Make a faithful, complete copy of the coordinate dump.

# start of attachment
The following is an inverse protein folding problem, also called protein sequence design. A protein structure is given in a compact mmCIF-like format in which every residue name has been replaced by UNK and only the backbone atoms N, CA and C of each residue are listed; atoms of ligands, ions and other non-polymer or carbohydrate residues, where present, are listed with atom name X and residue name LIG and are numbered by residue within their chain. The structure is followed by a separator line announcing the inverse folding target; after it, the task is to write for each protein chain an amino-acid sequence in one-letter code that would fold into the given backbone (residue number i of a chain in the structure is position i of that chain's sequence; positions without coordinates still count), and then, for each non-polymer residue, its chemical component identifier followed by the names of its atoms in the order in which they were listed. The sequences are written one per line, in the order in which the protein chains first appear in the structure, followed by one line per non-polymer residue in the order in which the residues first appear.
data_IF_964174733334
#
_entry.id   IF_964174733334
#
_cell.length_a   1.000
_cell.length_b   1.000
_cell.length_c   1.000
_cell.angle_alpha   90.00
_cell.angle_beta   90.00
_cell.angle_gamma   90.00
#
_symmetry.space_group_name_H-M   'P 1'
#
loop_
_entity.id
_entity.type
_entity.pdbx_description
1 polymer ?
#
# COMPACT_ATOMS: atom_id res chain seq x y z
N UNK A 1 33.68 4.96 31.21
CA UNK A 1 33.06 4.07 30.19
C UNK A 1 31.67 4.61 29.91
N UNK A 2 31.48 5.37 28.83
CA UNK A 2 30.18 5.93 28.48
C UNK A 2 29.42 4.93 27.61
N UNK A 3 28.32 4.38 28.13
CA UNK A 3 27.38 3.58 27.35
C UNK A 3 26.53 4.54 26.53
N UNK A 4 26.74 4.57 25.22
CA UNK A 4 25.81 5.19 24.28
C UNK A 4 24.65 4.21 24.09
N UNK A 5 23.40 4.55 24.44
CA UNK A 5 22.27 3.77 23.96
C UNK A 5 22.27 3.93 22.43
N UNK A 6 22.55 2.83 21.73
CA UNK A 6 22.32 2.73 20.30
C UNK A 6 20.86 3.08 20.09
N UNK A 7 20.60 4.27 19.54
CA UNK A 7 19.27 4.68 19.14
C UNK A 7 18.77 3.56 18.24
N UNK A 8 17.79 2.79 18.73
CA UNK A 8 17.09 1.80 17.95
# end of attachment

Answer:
The following is an inverse protein folding problem, also called protein sequence design. A protein structure is given in a compact mmCIF-like format in which every residue name has been replaced by UNK and only the backbone atoms N, CA and C of each residue are listed; atoms of ligands, ions and other non-polymer or carbohydrate residues, where present, are listed with atom name X and residue name LIG and are numbered by residue within their chain. The structure is followed by a separator line announcing the inverse folding target; after it, the task is to write for each protein chain an amino-acid sequence in one-letter code that would fold into the given backbone (residue number i of a chain in the structure is position i of that chain's sequence; positions without coordinates still count), and then, for each non-polymer residue, its chemical component identifier followed by the names of its atoms in the order in which they were listed. The sequences are written one per line, in the order in which the protein chains first appear in the structure, followed by one line per non-polymer residue in the order in which the residues first appear.
data_IF_964174733334
#
_entry.id   IF_964174733334
#
_cell.length_a   1.000
_cell.length_b   1.000
_cell.length_c   1.000
_cell.angle_alpha   90.00
_cell.angle_beta   90.00
_cell.angle_gamma   90.00
#
_symmetry.space_group_name_H-M   'P 1'
#
loop_
_entity.id
_entity.type
_entity.pdbx_description
1 polymer ?
#
# COMPACT_ATOMS: atom_id res chain seq x y z
N UNK A 1 33.68 4.96 31.21
CA UNK A 1 33.06 4.07 30.19
C UNK A 1 31.67 4.61 29.91
N UNK A 2 31.48 5.37 28.83
CA UNK A 2 30.18 5.93 28.48
C UNK A 2 29.42 4.93 27.61
N UNK A 3 28.32 4.38 28.13
CA UNK A 3 27.38 3.58 27.35
C UNK A 3 26.53 4.54 26.53
N UNK A 4 26.74 4.57 25.22
CA UNK A 4 25.81 5.19 24.28
C UNK A 4 24.65 4.21 24.09
N UNK A 5 23.40 4.55 24.44
CA UNK A 5 22.27 3.77 23.96
C UNK A 5 22.27 3.93 22.43
N UNK A 6 22.55 2.83 21.73
CA UNK A 6 22.32 2.73 20.30
C UNK A 6 20.86 3.08 20.09
N UNK A 7 20.60 4.27 19.54
CA UNK A 7 19.27 4.68 19.14
C UNK A 7 18.77 3.56 18.24
N UNK A 8 17.79 2.79 18.73
CA UNK A 8 17.09 1.80 17.95